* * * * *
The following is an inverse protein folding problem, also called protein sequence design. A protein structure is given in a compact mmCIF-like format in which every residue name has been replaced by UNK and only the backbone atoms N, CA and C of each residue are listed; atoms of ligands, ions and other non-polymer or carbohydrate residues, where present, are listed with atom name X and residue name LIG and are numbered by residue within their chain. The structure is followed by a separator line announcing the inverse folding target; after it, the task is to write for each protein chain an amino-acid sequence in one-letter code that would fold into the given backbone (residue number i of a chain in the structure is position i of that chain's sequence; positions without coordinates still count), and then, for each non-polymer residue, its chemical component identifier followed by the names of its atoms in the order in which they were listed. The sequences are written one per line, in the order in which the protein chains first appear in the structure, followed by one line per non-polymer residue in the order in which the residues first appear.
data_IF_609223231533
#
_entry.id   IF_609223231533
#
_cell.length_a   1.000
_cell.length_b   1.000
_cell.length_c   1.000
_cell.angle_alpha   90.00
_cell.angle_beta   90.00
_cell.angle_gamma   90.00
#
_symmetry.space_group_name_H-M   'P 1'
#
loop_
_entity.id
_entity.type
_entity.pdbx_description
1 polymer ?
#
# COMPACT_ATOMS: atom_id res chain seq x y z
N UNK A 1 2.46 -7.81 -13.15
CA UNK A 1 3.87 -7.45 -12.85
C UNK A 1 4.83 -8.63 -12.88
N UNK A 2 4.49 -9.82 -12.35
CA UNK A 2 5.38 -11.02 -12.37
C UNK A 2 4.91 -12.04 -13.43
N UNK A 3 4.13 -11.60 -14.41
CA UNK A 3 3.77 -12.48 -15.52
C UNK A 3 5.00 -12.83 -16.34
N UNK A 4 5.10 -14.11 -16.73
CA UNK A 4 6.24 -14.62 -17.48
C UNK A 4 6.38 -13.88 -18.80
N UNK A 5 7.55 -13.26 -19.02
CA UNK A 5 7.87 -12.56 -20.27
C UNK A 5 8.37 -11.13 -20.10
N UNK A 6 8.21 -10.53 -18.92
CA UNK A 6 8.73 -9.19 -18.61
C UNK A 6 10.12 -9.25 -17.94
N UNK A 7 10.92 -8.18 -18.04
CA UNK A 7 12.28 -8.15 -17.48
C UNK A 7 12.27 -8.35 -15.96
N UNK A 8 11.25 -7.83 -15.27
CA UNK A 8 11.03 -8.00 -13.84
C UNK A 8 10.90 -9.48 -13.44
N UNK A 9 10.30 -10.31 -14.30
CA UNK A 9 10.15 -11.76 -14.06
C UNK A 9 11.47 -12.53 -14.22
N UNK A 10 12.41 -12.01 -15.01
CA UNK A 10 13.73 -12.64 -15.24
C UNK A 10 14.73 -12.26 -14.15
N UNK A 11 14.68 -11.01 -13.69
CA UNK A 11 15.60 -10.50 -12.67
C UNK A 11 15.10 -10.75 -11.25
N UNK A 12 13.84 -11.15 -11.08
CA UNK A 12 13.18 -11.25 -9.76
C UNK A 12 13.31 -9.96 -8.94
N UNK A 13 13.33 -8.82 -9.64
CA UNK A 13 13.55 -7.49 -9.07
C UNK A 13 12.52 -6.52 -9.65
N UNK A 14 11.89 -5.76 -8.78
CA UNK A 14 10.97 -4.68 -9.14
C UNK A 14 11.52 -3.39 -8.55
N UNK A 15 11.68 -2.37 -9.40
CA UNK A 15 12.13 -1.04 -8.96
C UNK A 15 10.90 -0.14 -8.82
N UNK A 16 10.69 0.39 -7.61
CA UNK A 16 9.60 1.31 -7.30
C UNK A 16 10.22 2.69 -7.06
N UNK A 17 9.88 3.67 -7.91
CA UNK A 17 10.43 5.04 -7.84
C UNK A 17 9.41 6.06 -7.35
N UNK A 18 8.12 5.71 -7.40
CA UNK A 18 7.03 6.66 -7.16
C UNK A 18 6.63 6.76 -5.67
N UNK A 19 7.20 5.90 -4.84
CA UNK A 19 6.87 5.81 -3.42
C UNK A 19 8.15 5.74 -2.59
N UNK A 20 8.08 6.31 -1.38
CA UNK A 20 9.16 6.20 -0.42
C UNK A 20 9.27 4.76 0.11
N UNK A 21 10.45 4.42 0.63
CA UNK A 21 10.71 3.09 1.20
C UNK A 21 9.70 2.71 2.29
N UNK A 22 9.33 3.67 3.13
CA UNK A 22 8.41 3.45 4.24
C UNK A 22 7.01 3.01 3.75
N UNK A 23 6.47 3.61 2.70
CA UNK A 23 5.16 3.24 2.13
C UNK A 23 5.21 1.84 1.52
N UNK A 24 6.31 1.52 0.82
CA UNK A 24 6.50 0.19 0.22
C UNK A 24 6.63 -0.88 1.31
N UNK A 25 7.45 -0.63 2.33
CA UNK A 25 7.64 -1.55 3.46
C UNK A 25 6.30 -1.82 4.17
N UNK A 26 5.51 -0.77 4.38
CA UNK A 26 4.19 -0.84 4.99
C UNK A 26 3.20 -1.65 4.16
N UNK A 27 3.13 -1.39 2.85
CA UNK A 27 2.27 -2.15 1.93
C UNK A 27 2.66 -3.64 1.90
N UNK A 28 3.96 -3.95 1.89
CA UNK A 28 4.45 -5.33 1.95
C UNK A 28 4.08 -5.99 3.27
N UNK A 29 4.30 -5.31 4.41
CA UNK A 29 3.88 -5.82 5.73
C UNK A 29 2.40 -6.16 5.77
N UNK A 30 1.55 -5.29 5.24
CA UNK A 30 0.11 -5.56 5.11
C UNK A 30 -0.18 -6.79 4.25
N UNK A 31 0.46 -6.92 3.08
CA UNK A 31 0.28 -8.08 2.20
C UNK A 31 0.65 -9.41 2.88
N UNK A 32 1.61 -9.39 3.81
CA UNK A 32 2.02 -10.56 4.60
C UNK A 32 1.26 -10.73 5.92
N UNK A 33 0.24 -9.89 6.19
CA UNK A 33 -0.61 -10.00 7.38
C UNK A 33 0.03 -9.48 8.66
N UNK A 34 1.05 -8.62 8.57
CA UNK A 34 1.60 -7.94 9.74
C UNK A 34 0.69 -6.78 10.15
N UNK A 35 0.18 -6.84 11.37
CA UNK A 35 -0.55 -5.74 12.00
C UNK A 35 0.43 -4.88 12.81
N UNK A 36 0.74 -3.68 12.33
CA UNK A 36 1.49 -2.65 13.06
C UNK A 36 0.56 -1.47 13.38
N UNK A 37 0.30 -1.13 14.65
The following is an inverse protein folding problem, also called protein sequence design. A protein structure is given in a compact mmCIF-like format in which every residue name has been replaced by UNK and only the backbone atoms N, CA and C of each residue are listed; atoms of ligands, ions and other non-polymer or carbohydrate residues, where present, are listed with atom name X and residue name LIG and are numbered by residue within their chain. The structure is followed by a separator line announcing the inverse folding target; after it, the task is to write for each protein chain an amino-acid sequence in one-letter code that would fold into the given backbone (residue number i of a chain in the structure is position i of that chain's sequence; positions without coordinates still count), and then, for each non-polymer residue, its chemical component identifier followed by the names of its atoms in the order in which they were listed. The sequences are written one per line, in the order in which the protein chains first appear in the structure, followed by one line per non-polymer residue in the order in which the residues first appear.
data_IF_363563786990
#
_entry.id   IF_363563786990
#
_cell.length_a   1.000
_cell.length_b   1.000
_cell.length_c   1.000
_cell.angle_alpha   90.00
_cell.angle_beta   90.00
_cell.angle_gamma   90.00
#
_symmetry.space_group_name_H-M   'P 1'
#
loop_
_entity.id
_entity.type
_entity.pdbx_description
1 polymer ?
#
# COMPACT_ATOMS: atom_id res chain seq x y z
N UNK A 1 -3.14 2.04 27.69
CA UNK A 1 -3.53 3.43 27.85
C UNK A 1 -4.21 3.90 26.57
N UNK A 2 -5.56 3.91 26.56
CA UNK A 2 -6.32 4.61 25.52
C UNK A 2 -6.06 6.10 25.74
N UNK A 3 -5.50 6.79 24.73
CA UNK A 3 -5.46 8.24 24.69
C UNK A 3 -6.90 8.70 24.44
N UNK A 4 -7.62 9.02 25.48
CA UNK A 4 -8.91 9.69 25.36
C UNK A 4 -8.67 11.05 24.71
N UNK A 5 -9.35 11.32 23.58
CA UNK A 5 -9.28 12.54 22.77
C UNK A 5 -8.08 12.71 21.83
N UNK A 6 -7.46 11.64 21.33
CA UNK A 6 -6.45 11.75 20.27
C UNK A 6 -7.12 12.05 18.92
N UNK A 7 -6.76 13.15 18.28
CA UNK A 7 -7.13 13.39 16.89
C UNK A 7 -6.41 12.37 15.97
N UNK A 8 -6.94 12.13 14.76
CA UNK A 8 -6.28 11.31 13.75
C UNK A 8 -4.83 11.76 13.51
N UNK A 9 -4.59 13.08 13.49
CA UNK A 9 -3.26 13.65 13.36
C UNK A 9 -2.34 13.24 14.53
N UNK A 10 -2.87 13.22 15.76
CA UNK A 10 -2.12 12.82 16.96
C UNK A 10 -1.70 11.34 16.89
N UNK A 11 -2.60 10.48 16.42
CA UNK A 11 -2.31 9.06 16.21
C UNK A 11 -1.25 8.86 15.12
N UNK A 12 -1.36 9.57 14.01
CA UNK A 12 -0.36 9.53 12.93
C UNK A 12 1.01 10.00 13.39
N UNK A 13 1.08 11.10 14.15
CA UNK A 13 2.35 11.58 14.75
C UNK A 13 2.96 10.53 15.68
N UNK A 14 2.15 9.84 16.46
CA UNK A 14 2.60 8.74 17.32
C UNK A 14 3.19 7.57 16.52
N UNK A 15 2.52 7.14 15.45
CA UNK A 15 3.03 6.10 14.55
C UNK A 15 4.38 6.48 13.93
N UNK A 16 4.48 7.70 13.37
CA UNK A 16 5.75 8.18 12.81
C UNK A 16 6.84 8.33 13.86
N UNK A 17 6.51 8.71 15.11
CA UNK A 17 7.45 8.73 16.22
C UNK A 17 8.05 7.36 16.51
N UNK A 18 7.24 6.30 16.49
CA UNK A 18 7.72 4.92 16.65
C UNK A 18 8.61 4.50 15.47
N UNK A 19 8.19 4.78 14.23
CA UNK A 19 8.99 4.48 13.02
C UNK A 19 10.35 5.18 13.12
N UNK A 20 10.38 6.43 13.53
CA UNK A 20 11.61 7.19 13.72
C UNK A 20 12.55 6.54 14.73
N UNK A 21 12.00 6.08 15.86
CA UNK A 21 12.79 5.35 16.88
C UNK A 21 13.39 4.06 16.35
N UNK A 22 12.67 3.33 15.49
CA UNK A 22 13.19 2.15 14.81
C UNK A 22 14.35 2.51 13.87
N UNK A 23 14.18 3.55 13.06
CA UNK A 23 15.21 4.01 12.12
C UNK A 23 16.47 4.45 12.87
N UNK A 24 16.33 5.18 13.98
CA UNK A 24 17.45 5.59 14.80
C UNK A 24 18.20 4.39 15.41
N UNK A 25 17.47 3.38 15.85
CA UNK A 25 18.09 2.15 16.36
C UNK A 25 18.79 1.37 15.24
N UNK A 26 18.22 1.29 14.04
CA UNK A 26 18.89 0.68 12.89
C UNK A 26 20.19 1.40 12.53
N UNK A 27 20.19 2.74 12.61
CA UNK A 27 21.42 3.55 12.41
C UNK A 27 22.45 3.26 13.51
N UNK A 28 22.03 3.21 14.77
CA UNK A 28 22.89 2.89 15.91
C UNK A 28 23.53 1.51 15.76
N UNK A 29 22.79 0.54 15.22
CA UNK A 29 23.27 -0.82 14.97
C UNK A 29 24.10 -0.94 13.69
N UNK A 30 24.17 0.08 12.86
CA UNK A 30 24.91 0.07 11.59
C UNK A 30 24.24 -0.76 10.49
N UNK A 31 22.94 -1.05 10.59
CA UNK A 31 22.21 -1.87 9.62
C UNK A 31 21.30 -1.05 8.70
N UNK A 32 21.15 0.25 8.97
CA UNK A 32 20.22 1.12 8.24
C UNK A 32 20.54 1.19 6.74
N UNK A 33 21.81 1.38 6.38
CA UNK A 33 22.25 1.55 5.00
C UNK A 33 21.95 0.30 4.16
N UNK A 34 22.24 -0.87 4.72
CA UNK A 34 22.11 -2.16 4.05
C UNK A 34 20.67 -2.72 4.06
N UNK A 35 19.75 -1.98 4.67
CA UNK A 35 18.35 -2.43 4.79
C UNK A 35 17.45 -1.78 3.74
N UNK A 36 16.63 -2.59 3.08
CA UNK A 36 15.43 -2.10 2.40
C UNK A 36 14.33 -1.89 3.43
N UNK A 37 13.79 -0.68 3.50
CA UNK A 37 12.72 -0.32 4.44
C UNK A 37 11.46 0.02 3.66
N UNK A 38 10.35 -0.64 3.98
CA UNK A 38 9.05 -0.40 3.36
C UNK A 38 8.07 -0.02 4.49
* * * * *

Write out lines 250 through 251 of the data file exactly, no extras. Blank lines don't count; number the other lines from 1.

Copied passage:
C UNK A 33 21.95 0.30 4.16
N UNK A 34 22.24 -0.87 4.72